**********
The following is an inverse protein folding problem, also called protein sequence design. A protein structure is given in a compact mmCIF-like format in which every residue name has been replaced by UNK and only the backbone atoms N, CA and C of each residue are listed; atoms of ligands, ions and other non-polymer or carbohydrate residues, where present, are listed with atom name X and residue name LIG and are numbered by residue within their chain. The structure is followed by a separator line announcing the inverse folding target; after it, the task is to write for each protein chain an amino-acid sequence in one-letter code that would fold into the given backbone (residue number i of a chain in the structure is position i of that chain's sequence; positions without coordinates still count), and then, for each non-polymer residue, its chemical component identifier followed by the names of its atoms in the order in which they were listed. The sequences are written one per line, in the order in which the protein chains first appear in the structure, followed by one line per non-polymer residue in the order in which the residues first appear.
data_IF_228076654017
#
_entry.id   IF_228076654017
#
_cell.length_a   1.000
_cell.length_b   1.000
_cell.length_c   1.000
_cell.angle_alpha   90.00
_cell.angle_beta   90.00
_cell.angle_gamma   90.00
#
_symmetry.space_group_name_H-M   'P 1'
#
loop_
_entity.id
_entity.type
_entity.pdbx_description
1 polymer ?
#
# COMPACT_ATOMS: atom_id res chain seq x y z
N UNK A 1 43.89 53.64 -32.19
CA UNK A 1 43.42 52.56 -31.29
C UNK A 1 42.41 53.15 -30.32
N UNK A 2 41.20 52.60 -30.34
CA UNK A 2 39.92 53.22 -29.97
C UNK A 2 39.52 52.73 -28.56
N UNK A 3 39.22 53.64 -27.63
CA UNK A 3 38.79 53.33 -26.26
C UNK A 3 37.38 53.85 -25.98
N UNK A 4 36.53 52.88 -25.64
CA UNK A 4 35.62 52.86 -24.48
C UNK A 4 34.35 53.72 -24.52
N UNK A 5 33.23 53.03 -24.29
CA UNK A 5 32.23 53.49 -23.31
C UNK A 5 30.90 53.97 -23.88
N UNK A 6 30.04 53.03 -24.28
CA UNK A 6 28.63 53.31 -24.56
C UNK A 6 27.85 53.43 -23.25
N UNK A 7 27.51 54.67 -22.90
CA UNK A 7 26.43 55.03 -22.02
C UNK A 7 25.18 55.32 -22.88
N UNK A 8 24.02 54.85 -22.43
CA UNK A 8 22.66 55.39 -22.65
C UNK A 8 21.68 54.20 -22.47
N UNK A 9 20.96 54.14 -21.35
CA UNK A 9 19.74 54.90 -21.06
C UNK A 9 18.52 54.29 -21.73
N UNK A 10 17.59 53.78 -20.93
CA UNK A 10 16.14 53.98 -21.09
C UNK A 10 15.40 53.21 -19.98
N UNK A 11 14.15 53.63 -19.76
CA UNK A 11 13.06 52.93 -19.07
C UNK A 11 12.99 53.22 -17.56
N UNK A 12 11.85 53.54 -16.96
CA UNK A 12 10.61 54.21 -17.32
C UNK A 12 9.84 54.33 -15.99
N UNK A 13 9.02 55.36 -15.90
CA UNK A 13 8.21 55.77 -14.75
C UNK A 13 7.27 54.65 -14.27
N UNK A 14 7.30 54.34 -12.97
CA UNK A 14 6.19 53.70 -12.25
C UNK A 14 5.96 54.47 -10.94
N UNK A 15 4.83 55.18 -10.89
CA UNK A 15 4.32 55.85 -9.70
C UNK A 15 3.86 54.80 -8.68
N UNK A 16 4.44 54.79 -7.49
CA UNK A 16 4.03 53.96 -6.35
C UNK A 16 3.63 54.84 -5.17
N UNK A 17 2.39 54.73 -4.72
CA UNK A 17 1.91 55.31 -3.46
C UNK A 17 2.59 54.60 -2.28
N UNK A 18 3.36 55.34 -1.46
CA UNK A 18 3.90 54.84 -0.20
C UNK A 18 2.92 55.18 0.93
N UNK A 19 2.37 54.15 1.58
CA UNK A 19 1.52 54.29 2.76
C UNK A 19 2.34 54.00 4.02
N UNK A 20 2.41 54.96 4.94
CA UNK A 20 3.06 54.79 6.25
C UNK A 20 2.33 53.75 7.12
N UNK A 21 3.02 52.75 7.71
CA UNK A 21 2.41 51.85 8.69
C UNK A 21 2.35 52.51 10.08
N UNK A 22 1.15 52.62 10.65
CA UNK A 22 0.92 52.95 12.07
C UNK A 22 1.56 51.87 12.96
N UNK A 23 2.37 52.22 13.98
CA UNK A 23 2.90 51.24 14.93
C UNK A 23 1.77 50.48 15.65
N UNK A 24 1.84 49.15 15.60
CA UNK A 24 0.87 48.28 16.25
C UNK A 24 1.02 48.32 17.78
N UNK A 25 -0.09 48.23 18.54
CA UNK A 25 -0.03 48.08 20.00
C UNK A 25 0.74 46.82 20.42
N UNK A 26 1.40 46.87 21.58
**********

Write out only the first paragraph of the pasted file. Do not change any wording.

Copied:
The following is an inverse protein folding problem, also called protein sequence design. A protein structure is given in a compact mmCIF-like format in which every residue name has been replaced by UNK and only the backbone atoms N, CA and C of each residue are listed; atoms of ligands, ions and other non-polymer or carbohydrate residues, where present, are listed with atom name X and residue name LIG and are numbered by residue within their chain. The structure is followed by a separator line announcing the inverse folding target; after it, the task is to write for each protein chain an amino-acid sequence in one-letter code that would fold into the given backbone (residue number i of a chain in the structure is position i of that chain's sequence; positions without coordinates still count), and then, for each non-polymer residue, its chemical component identifier followed by the names of its atoms in the order in which they were listed. The sequences are written one per line, in the order in which the protein chains first appear in the structure, followed by one line per non-polymer residue in the order in which the residues first appear.